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Spectral Lines. .

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Spectral lines.
Spectral lines.

A hot object gives off all wavelegths (see black body) but an energetic gas gives off only certain wavelengths. The gas can be given energy, excited, by heat or by an electric field. If a salt is introduced into a flame it colours the flame and this was the way that the subject was first examined by Kirchoff and Bunsen.

They found that each element had its own unique set of wavelengths which could be used to identify each element. Rubidium and Caesium were first found this way. When the spectrum of the Sun was investigated the element Helium was discovered.

Line spectra occur because the orbits of electrons around the nuclei have only certain well-defined energy values. When an electron, with a higher energy, sheds energy it can only lose a fixed amount and end up with exactly the energy of another lower level. So if it 'jumps' from E2 to E1 it will give out radiation of frequency given by E2 - E1 = hf

It was originally a puzzle why only certain energy levels were allowed for the electron orbits. One of the early triumphs of quantum theory was the explanation for this. The electron has wave properties as well as particle properties and the orbit has to be able to accomodate a whole number of wavelengths. The wavelength of the electron depends on its energy, so the whole effect is that a high energy electron in a standing wave of n lobes drops some energy, moves to a standing wave of n-1 lobes, and the energy appears as a photon of energy equal to the energy given away by the electron. This process can happen in reverse as well, ao that the light of the same energy can be absorbed by the elsectron. In this case the line spectra appears in negative, black lines against a coloured background.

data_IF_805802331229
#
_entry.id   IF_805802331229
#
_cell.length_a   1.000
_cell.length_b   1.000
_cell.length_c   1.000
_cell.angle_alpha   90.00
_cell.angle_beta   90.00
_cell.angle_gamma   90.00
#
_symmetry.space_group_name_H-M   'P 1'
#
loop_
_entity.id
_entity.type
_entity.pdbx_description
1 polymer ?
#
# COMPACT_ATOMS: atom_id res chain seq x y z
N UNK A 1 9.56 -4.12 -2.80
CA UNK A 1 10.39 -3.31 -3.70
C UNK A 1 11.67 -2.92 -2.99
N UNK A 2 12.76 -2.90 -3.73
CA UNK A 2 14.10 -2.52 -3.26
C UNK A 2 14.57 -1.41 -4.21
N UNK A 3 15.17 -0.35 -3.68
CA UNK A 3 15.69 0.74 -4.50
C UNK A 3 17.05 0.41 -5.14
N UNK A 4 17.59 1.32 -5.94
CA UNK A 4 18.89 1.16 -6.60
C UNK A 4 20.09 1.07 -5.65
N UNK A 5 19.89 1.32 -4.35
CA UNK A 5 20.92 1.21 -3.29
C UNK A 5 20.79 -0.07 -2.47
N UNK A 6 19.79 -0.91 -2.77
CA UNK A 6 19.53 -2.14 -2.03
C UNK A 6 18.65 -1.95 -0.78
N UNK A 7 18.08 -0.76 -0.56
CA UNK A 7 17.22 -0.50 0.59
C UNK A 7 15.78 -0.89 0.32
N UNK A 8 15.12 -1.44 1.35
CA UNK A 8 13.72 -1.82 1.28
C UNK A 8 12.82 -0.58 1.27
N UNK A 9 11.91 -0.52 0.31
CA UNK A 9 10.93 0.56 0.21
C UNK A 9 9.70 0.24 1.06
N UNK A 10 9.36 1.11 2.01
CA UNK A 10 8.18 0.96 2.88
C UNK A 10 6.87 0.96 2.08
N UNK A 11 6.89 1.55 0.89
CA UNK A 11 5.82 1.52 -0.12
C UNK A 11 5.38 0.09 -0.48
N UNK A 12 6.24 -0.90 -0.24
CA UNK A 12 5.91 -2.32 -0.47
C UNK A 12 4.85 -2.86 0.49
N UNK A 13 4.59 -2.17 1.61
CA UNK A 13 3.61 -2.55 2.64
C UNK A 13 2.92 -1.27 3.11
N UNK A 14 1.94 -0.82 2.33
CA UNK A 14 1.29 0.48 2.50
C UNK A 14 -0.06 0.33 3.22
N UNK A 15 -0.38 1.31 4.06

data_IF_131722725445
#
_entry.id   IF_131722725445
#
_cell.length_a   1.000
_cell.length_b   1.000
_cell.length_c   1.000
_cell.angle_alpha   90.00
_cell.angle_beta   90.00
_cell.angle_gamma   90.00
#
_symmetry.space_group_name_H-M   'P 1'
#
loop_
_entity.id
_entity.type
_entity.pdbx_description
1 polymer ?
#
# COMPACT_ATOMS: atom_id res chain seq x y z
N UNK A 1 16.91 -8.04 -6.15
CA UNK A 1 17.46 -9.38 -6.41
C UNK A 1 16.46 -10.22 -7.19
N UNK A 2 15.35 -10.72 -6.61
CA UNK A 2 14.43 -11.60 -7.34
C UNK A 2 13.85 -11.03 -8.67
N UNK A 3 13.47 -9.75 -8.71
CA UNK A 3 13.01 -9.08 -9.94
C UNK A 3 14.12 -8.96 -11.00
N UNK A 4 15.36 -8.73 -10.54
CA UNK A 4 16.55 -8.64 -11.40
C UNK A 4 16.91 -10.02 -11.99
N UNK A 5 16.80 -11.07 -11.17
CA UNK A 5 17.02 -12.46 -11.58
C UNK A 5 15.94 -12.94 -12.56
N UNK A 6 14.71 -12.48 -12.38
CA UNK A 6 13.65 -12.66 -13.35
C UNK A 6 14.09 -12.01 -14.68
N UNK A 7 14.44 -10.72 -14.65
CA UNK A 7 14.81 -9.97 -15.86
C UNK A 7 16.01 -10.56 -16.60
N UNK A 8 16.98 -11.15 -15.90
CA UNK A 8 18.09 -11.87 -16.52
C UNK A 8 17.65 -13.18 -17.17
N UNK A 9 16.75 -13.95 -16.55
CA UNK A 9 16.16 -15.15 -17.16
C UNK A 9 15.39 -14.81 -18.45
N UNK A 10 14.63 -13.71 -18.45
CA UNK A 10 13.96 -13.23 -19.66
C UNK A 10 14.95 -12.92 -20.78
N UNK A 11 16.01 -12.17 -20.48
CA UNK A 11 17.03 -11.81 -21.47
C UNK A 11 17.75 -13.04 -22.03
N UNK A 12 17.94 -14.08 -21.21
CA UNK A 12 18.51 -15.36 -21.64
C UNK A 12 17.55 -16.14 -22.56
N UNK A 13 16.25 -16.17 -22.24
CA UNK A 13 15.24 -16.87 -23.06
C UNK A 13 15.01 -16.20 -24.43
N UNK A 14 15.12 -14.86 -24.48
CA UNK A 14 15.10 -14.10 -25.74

The structure of the atom determines the position of the electron energy levels and hence the spectral lines emitted. Quantum theory has been able to explain the spectra of siple atoms such as Hydrogen with awesome agreement with experiments.

For most atoms the 'jump' between the lowest level and higher ones gives rise to ultra-violet radiation. Visible light comes from jumps between the higher levels, with infra-red given off by jumps within the highest, and closest spaced levels. Splitting light from stars and Galaxies into a spectrum vastly increases the information gleaned from star light; chemical composition, temperature, velocity, rotation rate are the main ones.

Radio astronomy also has the benefit of line spectroscopy but here the emission comes from molecules not atoms. For instance, in cold hydrogen, H2, the two atoms can have their axes parallel or anti-parallel and in switching from one state to the other gives out a signal at 21 cm wavelength. Several other molecules produce similar lines such as OH, CO2, HCN, and this has opened up a whole new branch of astrochemistry, dealing with otherwise invisible cold gas clouds.

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